Ah! the nothingness of this bill of indictment! That a man could be condemned for this act, is a wonder of iniquity. I defy decent people to read it, without their hearts leaping in indignation and shouting their revolt, while thinking of the unwarranted suffering, over there, on Devil's Island. Dreyfus knows several languages, crime; one found at his place no compromising papers, crime; he returns sometimes to his country of origin, crime; he is industrious, he wants to know everything, crime; he is unperturbed, crime; he is perturbed, crime. And the naiveté of drafting formal assertions in a vacuum! One spoke to us of fourteen charges: we find only one in the final analysis, that of the memo; and we even learn that the experts did not agree, than one of them, Mr. Gobert, was coerced militarily, because he did not allow himself to reach a conclusion in the desired direction. One also spoke of twenty-three officers who had come to overpower Dreyfus with their testimonies. We remain unaware of their interrogations, but it is certain that they did not all charge him; and it is to be noticed, moreover, that all belonged to the war offices. It is a family lawsuit, one is there against oneself, and it is necessary to remember this: the High Command wanted the lawsuit, it was judged, and it has just judged it a second time.
Therefore, there remained only the memo, on which the experts had not concurred. It is reported that, in the room of the council, the judges were naturally going to acquit. And consequently, as one includes/understands the despaired obstinacy with which, to justify the judgment, today the existence of a secret part is affirmed, overpowering, the part which cannot be shown, which legitimates all, in front of which we must incline ourselves, the good invisible and unknowable God! I deny it, this part, I deny it with all my strength! A ridiculous part, yes, perhaps the part wherein it is a question of young women, and where a certain D… is spoken of which becomes too demanding: some husband undoubtedly finding that his wife did not pay him dearly enough. But a part interesting the national defense, which one could not produce without war being declared tomorrow, no, no! It is a lie! and it is all the more odious and cynical that they lie with impunity without one being able to convince others of it. They assemble France, they hide behind its legitimate emotion, they close mouths by disturbing hearts, by perverting spirits. I do not know a greater civic crime.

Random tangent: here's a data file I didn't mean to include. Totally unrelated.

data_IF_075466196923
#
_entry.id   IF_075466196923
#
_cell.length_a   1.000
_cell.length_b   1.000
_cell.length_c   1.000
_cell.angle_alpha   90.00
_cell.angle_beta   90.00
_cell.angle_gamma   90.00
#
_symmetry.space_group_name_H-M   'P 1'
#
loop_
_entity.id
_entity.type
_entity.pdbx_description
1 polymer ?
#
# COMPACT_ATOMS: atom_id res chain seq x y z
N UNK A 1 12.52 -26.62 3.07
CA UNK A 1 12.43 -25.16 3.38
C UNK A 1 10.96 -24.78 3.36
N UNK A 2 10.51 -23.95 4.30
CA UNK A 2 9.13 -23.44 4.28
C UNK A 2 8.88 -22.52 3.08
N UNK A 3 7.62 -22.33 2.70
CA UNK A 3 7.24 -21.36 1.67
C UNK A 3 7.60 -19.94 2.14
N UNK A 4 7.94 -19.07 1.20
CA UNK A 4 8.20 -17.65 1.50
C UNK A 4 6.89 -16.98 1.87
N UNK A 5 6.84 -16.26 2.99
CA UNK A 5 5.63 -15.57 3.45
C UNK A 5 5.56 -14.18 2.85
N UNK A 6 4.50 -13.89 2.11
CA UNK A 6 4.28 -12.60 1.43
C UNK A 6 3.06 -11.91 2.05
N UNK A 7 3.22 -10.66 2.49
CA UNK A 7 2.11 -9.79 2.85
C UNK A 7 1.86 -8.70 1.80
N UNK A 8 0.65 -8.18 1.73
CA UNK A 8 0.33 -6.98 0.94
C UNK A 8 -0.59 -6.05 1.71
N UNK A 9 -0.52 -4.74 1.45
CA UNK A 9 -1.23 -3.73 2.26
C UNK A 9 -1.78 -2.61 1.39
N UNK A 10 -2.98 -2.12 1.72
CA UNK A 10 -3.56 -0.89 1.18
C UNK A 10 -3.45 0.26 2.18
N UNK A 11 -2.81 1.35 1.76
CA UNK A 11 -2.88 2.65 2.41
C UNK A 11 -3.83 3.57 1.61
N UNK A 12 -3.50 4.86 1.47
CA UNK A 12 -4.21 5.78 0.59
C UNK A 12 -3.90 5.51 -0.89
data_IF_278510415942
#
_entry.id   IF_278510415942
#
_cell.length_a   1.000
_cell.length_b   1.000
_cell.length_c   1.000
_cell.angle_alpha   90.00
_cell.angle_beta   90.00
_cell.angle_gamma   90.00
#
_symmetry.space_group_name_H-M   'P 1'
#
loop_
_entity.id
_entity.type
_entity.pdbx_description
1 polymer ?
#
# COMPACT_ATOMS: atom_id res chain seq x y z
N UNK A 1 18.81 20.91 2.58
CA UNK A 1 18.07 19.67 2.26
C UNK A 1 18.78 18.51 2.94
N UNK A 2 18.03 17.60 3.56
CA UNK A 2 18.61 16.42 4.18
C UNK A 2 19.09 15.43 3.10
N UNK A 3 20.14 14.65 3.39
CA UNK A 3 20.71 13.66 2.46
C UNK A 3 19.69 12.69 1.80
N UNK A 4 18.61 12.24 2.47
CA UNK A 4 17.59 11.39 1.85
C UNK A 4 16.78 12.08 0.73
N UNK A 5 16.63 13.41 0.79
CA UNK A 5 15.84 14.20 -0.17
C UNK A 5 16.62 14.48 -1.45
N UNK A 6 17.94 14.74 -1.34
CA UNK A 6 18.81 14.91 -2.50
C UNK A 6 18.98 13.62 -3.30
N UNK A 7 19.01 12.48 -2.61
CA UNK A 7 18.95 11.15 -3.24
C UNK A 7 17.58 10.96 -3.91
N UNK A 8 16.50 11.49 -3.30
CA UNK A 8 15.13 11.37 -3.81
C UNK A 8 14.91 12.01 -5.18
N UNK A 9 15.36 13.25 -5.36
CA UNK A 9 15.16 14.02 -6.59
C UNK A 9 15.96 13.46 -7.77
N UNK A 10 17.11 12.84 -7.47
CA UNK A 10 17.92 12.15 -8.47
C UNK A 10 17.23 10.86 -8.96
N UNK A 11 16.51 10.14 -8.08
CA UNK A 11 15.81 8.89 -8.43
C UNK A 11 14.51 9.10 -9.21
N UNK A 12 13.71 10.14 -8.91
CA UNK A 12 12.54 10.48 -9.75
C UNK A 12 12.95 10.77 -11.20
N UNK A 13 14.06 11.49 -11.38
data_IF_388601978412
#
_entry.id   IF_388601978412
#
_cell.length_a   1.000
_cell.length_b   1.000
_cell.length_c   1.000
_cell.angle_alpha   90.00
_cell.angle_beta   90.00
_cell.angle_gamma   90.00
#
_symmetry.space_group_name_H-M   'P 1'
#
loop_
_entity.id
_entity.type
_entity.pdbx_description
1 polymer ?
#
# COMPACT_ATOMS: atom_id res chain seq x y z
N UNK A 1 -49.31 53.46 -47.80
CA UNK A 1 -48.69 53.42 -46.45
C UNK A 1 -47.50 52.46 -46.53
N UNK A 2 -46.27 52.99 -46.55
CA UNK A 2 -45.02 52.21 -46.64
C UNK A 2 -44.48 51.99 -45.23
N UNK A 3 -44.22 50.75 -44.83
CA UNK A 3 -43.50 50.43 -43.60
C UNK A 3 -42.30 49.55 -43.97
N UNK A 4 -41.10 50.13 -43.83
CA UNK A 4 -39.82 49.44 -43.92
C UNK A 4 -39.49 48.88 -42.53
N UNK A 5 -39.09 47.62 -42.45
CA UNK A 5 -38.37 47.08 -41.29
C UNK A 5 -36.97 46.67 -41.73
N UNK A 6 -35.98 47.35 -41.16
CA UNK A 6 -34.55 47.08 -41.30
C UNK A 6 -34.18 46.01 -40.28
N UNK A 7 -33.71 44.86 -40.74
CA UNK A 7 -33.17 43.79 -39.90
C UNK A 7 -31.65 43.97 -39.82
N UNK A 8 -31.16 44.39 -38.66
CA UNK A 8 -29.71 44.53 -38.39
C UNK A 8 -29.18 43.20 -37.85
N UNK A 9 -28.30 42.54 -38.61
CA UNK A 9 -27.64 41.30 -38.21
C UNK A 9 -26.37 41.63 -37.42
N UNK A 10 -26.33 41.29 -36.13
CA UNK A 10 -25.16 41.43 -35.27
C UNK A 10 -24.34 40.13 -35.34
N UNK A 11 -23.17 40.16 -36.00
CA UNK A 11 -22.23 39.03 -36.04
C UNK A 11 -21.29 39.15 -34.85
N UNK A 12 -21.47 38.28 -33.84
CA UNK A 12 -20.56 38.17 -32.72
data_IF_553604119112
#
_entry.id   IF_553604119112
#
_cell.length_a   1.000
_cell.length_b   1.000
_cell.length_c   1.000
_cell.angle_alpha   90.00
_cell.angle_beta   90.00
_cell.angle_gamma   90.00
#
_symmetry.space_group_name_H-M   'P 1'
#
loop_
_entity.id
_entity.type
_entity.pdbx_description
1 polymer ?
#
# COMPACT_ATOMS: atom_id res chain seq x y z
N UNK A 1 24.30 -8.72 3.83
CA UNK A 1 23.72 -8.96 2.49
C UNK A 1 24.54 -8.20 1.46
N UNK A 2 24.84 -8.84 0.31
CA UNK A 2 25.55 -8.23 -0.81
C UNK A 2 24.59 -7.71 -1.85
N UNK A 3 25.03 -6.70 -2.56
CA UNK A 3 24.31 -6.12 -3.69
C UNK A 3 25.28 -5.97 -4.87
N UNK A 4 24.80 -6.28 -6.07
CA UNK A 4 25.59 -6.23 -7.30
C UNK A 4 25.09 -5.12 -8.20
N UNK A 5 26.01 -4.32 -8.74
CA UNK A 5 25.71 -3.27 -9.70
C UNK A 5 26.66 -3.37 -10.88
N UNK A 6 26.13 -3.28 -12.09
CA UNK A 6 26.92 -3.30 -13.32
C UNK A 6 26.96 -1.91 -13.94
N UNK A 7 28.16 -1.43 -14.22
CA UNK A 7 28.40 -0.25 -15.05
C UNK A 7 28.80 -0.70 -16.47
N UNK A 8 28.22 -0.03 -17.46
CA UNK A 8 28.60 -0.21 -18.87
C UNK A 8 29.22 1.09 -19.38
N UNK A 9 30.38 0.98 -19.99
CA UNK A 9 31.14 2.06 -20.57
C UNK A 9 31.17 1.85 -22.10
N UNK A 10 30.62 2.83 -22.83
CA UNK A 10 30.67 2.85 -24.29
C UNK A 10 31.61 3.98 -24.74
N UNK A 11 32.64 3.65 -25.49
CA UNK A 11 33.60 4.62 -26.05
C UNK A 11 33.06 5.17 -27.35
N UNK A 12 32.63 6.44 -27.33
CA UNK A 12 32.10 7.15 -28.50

Here then, Mr. President, are the facts which explain how a miscarriage of justice could be made; and the moral evidence, the financial circumstances of Dreyfus, the absence of reason, his continual cry of innocence, completes its demonstration as a victim of the extraordinary imaginations of commander Du Paty de Clam, of the clerical medium in which it was found, of the hunting for the "dirty Jews", which dishonours our time.
And we arrive at the Esterhazy affair. Three years passed, many consciences remain deeply disturbed, worry, seek, end up being convinced of Dreyfus's innocence.